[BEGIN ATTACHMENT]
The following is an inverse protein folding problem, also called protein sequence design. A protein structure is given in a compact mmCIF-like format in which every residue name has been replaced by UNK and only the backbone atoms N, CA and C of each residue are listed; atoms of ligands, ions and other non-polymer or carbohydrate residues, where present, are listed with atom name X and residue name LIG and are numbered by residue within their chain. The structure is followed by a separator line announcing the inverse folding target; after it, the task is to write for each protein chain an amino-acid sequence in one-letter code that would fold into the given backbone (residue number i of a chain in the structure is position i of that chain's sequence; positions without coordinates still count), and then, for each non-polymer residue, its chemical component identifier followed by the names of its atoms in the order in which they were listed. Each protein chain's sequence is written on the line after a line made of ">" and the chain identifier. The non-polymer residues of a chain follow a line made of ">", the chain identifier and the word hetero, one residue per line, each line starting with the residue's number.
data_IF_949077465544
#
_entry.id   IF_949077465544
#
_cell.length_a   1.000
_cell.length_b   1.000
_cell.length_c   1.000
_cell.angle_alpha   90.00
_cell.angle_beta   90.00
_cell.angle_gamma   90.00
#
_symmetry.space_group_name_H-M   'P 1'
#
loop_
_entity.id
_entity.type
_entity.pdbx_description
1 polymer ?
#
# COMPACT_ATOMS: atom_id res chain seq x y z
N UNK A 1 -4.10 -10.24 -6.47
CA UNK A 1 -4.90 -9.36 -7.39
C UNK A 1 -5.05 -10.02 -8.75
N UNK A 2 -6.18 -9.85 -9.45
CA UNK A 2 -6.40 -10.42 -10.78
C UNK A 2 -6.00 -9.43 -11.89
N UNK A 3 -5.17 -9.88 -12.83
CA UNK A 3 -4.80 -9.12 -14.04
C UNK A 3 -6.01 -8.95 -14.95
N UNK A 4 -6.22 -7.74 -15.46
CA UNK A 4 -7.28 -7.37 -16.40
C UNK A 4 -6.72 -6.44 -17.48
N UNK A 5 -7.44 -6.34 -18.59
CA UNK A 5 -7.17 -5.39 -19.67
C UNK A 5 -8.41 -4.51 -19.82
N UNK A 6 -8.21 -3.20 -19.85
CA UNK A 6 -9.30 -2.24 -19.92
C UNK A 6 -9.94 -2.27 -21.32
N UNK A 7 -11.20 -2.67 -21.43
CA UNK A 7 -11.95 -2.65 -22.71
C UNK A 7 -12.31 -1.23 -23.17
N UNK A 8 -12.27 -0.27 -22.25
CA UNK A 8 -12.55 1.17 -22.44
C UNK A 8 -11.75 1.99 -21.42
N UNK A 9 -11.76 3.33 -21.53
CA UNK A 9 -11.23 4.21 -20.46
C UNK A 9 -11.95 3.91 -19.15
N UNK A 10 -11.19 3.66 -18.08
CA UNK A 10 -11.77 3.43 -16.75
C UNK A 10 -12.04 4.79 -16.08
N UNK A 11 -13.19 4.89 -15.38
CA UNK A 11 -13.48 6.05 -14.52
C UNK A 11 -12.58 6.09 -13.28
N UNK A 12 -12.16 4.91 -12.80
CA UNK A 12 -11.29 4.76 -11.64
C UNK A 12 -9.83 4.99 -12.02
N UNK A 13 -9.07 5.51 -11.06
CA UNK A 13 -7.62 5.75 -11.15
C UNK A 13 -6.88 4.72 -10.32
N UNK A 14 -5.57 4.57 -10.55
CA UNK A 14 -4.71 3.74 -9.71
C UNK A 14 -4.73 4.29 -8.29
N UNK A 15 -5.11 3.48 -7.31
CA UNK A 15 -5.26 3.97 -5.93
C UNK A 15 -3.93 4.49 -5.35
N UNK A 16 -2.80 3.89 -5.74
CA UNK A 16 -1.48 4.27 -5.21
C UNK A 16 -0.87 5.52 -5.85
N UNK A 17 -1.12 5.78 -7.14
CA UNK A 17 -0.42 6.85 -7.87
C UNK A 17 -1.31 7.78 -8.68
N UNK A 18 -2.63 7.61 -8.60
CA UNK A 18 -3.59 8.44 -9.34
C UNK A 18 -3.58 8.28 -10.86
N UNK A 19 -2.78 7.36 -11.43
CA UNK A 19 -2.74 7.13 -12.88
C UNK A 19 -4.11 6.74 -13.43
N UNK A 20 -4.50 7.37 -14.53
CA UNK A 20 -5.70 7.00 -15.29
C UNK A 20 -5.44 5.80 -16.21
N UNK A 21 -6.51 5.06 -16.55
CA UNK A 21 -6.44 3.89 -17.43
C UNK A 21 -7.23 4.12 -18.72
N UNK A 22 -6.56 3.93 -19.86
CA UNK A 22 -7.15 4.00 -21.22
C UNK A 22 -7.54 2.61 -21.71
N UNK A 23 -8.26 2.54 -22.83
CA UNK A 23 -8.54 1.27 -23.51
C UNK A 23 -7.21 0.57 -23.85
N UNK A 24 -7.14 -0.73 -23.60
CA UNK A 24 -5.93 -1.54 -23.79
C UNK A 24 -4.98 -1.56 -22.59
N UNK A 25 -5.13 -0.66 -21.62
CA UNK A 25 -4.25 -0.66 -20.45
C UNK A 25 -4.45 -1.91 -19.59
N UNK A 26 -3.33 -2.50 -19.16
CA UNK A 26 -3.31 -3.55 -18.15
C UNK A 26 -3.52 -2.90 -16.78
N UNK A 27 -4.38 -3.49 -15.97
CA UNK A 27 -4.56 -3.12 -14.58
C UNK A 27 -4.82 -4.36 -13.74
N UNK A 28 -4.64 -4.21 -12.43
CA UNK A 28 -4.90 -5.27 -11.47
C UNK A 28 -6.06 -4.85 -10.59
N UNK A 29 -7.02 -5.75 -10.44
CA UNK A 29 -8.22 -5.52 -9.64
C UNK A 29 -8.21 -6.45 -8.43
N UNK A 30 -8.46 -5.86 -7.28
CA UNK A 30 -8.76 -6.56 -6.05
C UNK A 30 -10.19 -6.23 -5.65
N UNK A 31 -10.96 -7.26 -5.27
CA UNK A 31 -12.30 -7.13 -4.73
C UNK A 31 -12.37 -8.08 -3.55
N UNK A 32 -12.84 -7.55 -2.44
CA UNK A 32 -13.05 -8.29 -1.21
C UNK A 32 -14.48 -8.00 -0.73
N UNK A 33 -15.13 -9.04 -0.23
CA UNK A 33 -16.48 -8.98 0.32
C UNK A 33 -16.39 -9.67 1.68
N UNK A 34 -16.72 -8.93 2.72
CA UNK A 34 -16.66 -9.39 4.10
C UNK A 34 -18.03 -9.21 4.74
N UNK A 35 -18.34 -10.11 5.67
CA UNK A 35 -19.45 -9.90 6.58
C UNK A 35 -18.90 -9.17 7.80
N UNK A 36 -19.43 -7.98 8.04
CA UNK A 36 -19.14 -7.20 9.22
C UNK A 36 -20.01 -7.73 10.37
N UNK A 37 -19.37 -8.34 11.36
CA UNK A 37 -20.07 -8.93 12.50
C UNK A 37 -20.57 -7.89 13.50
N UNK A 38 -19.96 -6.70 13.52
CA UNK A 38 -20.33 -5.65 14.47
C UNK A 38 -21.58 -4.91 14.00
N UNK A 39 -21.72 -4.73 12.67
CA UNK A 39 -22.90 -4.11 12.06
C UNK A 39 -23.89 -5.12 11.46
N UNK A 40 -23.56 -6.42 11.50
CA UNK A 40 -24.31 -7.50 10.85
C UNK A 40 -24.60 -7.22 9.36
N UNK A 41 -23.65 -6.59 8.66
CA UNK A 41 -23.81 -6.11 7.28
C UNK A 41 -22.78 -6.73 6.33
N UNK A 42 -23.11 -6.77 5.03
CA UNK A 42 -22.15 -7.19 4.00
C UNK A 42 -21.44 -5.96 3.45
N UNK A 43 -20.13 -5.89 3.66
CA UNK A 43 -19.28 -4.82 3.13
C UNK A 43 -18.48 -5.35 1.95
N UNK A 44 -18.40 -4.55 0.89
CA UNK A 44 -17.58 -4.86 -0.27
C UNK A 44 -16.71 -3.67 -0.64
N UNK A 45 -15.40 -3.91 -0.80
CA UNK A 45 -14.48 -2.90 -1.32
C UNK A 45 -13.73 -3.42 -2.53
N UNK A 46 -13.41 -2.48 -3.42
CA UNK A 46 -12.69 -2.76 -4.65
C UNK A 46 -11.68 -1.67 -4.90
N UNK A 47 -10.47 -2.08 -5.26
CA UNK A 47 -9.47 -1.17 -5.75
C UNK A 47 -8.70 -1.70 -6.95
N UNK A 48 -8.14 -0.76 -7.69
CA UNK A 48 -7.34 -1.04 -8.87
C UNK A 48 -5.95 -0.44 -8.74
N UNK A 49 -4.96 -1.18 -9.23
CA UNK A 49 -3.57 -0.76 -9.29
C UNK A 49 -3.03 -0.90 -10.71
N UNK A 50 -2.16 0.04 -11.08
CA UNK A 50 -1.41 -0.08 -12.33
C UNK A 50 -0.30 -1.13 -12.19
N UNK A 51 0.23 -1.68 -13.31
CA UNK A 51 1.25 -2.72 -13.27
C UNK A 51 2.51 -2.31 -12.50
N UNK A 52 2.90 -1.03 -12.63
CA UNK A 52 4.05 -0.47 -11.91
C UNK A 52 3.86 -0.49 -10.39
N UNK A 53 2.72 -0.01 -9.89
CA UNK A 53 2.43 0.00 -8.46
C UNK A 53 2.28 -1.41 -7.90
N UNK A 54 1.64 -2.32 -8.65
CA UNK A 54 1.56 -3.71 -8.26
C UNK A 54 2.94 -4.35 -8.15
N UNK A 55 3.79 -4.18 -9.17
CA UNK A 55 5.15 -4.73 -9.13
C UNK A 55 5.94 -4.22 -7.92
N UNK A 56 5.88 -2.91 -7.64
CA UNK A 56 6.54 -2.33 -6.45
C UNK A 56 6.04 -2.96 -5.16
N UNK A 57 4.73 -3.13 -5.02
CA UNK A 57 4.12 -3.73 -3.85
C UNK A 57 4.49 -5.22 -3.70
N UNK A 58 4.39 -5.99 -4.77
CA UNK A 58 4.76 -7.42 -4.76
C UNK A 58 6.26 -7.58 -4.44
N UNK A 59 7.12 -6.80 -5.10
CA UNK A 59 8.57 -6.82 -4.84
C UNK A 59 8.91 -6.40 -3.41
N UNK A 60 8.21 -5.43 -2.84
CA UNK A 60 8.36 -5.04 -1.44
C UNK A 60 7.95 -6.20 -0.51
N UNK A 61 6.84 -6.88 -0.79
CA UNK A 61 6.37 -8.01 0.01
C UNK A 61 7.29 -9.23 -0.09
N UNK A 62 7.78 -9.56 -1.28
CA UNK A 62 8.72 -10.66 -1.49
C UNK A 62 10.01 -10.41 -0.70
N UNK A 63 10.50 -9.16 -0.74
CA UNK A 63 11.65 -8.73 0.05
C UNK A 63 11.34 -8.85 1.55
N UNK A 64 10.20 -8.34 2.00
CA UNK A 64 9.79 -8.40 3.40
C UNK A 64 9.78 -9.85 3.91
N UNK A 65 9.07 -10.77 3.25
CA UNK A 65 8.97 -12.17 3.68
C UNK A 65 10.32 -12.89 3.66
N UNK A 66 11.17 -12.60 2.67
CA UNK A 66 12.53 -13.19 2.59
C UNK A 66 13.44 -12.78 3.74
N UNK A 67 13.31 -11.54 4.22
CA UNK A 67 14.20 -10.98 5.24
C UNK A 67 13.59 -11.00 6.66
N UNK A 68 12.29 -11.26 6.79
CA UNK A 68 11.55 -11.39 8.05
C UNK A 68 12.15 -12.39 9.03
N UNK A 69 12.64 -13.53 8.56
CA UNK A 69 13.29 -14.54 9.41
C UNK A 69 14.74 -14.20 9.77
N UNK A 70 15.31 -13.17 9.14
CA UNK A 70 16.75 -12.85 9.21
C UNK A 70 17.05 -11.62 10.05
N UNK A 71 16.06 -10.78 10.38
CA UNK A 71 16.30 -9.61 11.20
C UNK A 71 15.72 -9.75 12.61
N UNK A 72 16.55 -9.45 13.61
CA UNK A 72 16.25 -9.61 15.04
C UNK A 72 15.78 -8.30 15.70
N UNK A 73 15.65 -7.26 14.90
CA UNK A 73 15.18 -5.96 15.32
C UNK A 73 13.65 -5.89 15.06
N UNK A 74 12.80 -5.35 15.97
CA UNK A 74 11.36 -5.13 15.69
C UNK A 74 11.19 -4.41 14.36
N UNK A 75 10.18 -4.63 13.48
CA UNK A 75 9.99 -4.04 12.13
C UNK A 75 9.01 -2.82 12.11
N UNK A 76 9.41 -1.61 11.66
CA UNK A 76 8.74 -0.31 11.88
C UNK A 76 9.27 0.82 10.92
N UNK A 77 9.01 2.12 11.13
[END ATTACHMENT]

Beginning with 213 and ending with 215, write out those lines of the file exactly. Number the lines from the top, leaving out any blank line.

C UNK A 64 9.78 -9.85 3.91
N UNK A 65 9.07 -10.77 3.25
CA UNK A 65 8.97 -12.17 3.68